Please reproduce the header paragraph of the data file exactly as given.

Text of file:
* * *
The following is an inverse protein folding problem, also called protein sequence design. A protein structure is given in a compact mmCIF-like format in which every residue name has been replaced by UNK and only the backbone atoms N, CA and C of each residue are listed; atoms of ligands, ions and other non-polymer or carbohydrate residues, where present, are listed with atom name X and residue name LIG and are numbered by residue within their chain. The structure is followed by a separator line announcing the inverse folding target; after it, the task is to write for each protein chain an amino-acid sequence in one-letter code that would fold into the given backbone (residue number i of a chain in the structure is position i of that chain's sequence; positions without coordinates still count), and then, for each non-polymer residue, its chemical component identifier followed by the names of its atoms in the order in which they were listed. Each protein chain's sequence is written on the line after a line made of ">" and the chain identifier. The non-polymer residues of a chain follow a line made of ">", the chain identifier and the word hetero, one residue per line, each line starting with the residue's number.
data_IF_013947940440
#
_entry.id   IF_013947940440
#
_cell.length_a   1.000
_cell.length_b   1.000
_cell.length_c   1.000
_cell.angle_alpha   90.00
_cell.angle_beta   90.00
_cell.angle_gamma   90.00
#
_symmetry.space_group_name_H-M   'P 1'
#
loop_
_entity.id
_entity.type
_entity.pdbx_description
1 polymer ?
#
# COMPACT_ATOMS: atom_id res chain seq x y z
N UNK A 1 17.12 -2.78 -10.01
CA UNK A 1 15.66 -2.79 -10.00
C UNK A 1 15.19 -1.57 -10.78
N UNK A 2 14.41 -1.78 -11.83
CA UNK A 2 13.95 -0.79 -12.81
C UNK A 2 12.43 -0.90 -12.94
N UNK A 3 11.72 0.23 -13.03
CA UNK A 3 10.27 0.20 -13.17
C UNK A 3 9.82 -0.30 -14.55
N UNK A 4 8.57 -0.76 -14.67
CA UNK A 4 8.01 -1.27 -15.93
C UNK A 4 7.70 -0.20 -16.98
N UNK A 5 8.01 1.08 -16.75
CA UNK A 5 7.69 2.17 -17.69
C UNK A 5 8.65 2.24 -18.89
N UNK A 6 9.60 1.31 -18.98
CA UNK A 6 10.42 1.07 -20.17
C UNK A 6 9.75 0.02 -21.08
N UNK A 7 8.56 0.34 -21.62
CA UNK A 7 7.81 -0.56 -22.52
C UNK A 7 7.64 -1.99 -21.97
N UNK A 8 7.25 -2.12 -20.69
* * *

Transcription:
The following is an inverse protein folding problem, also called protein sequence design. A protein structure is given in a compact mmCIF-like format in which every residue name has been replaced by UNK and only the backbone atoms N, CA and C of each residue are listed; atoms of ligands, ions and other non-polymer or carbohydrate residues, where present, are listed with atom name X and residue name LIG and are numbered by residue within their chain. The structure is followed by a separator line announcing the inverse folding target; after it, the task is to write for each protein chain an amino-acid sequence in one-letter code that would fold into the given backbone (residue number i of a chain in the structure is position i of that chain's sequence; positions without coordinates still count), and then, for each non-polymer residue, its chemical component identifier followed by the names of its atoms in the order in which they were listed. Each protein chain's sequence is written on the line after a line made of ">" and the chain identifier. The non-polymer residues of a chain follow a line made of ">", the chain identifier and the word hetero, one residue per line, each line starting with the residue's number.